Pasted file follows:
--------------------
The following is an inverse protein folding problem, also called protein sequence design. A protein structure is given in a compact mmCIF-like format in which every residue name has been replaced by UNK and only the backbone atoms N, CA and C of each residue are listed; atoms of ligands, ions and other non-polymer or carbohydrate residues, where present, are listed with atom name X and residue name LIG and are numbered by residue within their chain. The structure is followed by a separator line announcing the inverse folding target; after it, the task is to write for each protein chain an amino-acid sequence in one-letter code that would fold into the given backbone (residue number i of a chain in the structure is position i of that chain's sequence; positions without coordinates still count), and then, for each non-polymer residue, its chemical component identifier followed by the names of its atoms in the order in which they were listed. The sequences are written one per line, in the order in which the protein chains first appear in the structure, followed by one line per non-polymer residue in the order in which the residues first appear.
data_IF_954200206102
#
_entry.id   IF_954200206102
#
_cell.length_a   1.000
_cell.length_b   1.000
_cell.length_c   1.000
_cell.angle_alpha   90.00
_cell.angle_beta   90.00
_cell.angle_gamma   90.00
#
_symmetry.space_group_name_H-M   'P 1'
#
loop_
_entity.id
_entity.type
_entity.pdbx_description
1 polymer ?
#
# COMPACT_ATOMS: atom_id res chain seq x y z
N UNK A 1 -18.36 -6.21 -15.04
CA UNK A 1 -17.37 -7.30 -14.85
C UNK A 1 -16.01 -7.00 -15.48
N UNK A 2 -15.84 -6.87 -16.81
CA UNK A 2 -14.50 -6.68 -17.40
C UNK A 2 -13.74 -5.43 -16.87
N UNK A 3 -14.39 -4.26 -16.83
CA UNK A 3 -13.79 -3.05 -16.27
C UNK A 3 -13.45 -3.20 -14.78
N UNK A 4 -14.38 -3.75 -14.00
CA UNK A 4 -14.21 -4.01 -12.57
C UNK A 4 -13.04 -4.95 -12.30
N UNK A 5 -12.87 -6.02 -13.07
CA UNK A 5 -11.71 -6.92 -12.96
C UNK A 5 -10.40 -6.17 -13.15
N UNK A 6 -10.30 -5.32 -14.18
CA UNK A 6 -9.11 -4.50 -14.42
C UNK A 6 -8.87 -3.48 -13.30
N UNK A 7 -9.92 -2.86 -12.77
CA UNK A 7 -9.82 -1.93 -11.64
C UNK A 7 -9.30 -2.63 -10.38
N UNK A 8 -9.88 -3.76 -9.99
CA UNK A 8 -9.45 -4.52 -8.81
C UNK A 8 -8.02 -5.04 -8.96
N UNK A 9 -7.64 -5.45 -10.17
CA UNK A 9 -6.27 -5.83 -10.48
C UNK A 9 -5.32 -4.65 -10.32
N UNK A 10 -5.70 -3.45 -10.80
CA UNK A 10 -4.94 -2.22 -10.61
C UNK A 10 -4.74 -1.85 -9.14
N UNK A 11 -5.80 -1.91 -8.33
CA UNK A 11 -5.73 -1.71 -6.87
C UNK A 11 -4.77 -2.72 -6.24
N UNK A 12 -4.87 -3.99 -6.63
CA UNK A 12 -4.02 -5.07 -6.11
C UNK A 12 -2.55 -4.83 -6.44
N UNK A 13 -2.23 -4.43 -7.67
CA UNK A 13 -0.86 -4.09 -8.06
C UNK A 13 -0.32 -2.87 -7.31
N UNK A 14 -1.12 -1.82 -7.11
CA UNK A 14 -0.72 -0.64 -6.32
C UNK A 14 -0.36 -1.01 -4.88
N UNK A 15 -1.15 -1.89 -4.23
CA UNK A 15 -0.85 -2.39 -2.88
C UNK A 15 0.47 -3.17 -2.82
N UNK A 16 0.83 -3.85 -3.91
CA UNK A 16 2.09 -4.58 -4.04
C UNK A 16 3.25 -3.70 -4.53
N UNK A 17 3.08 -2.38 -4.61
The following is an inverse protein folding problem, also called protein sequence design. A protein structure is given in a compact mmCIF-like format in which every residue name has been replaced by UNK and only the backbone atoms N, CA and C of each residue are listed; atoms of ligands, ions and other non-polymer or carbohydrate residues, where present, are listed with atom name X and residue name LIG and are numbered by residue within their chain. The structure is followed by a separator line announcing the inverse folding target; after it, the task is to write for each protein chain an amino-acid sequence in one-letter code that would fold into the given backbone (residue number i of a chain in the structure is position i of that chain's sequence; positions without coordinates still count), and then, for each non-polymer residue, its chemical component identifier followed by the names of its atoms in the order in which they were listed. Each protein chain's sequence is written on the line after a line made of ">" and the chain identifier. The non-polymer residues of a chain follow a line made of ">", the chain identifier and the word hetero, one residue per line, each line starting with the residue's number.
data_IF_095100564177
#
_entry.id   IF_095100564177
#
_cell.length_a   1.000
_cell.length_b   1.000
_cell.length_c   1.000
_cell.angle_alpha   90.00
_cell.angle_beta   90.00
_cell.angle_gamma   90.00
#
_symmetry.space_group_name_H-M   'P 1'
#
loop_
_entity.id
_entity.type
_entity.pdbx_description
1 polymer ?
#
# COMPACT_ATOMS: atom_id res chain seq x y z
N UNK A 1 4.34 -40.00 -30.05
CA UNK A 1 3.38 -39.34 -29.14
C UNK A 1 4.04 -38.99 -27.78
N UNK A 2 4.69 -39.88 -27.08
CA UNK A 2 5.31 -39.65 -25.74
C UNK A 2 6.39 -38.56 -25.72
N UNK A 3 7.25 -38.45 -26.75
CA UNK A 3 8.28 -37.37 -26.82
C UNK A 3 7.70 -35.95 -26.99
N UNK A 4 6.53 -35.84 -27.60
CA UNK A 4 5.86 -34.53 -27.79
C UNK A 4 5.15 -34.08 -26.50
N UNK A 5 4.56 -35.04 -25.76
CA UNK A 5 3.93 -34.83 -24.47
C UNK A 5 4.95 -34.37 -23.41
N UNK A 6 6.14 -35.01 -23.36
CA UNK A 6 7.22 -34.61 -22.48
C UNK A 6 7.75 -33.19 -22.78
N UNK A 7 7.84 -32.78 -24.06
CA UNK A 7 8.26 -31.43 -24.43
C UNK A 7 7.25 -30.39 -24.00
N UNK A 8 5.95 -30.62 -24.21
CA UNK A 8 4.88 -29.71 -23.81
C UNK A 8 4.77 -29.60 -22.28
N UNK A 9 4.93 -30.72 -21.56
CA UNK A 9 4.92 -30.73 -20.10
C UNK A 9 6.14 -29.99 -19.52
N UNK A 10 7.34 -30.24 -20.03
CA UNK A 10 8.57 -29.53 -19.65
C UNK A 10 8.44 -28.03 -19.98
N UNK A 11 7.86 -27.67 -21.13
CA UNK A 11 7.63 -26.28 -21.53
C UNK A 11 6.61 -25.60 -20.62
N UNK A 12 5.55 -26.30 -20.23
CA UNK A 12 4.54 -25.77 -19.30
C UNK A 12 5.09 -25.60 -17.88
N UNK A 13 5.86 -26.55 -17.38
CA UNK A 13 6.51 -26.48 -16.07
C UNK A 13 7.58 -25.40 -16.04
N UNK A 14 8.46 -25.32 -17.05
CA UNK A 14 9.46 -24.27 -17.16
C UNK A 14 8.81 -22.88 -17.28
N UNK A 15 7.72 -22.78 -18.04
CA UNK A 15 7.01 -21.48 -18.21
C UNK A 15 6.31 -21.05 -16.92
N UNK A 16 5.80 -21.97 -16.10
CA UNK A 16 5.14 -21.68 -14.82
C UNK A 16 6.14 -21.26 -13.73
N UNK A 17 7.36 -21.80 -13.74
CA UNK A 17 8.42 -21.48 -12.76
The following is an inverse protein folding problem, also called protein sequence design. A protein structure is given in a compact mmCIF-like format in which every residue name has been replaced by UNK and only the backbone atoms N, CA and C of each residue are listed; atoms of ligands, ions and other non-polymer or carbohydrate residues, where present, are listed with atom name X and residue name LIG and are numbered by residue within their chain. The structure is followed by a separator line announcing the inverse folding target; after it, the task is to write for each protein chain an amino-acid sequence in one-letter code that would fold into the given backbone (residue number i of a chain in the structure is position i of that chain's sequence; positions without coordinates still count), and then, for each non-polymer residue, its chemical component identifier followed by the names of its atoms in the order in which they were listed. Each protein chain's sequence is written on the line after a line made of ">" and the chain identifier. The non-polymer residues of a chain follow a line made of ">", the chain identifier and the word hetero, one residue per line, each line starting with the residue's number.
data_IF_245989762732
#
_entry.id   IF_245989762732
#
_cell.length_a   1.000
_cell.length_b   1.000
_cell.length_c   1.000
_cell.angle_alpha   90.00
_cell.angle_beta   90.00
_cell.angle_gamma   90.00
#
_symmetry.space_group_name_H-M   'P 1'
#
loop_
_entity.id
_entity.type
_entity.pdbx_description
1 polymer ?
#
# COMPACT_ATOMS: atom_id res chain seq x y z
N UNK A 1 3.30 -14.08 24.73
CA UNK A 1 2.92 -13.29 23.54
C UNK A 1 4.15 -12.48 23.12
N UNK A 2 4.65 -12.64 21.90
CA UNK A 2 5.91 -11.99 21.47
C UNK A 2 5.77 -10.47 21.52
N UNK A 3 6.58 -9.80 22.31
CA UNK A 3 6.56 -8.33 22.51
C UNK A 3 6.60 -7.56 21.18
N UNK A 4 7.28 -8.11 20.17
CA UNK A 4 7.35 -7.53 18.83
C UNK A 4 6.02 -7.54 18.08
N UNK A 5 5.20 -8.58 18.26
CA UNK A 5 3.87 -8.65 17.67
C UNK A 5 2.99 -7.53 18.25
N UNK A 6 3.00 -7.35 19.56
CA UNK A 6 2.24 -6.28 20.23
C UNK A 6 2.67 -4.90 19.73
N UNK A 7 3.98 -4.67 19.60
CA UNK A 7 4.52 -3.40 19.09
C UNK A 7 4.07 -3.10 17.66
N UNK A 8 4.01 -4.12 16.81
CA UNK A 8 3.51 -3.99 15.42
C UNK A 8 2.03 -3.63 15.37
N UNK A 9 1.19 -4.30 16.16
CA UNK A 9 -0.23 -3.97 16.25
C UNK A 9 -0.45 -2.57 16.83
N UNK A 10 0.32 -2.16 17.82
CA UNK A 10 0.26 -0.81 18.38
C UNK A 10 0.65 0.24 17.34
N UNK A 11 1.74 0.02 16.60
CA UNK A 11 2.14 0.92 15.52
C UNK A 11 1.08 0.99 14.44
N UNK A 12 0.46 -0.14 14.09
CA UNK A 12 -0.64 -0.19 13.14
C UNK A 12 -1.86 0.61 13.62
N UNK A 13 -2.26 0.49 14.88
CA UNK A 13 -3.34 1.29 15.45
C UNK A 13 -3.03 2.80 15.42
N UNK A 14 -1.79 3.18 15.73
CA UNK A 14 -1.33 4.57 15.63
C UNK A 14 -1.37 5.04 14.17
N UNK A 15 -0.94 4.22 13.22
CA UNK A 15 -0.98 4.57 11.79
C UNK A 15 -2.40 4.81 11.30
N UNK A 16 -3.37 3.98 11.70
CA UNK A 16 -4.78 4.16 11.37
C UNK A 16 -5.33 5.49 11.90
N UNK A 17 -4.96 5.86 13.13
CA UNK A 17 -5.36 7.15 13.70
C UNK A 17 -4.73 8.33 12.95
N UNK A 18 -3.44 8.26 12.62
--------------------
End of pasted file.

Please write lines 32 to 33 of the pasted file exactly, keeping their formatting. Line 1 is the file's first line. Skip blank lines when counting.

CA UNK A 4 -14.21 -4.01 -12.57
C UNK A 4 -13.04 -4.95 -12.30